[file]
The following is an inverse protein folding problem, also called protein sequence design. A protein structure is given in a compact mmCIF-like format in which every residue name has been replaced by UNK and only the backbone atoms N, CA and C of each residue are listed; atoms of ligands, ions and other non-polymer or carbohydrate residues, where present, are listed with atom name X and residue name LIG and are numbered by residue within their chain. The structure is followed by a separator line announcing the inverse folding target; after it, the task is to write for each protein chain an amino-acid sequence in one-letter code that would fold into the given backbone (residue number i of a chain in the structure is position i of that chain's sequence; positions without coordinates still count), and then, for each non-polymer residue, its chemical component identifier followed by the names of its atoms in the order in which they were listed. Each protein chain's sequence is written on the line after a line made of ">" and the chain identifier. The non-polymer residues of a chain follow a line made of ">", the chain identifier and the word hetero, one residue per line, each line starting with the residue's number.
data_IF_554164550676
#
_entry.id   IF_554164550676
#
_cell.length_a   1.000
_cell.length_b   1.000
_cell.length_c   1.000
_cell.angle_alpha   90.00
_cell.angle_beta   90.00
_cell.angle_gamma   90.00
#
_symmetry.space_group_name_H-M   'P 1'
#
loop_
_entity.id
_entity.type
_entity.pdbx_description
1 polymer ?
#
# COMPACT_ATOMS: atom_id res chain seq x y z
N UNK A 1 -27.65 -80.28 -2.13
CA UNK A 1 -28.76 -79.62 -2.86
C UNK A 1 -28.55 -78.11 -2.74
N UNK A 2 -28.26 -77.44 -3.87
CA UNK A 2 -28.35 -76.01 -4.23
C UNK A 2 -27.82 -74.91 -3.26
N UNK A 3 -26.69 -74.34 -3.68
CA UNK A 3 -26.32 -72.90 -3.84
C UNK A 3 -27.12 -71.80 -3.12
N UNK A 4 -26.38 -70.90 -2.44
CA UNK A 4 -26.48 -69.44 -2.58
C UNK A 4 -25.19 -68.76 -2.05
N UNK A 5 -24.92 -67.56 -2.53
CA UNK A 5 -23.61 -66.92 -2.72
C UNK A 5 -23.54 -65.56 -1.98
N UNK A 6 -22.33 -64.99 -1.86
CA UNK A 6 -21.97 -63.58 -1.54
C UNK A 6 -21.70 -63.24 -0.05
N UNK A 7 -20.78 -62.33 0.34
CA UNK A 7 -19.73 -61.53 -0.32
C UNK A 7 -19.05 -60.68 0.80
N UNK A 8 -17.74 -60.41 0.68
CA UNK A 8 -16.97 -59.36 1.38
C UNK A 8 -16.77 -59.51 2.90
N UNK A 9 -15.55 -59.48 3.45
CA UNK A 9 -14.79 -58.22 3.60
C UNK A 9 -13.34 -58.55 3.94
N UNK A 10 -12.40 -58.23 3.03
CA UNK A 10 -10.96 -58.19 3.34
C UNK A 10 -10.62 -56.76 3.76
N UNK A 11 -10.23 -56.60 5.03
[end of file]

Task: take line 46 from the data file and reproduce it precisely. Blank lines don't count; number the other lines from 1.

N UNK A 9 -15.55 -59.48 3.45